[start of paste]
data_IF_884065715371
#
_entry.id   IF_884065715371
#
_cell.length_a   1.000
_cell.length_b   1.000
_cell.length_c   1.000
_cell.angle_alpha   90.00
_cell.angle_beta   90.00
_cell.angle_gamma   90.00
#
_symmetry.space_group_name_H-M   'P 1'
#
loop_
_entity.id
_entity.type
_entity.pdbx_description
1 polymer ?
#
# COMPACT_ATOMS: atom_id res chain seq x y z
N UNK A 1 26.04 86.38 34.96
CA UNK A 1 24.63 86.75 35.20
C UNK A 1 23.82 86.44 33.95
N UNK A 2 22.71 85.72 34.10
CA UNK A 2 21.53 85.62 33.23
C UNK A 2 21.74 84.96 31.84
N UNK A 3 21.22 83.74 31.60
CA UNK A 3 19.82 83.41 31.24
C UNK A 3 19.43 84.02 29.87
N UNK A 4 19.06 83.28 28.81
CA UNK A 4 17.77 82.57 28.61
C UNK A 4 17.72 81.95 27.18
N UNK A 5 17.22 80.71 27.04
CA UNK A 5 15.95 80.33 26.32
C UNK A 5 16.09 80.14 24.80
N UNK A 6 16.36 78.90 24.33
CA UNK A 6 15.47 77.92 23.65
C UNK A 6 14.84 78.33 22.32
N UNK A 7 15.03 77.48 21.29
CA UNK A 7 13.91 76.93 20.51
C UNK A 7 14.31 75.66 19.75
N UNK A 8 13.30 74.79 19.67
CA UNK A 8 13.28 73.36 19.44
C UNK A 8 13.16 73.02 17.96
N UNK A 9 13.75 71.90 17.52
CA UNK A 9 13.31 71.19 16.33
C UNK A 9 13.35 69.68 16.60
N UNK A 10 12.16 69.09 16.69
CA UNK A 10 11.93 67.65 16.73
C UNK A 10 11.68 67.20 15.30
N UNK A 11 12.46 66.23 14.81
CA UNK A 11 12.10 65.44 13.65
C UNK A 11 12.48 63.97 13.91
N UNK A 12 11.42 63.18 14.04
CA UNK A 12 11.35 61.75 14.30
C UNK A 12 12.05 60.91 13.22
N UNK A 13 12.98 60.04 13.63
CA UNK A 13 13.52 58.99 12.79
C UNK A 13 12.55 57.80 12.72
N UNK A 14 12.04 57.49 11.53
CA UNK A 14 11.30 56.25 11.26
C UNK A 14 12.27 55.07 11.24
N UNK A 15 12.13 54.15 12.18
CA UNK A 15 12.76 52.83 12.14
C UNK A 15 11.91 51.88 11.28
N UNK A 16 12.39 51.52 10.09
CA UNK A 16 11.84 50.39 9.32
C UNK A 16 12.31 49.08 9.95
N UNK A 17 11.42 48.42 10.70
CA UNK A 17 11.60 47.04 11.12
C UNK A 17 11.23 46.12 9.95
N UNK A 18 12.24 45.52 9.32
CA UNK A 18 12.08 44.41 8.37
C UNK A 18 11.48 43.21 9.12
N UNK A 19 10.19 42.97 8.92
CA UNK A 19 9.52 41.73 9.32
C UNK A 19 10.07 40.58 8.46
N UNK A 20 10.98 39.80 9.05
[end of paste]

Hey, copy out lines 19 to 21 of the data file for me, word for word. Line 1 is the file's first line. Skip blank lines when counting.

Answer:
#
# COMPACT_ATOMS: atom_id res chain seq x y z
N UNK A 1 26.04 86.38 34.96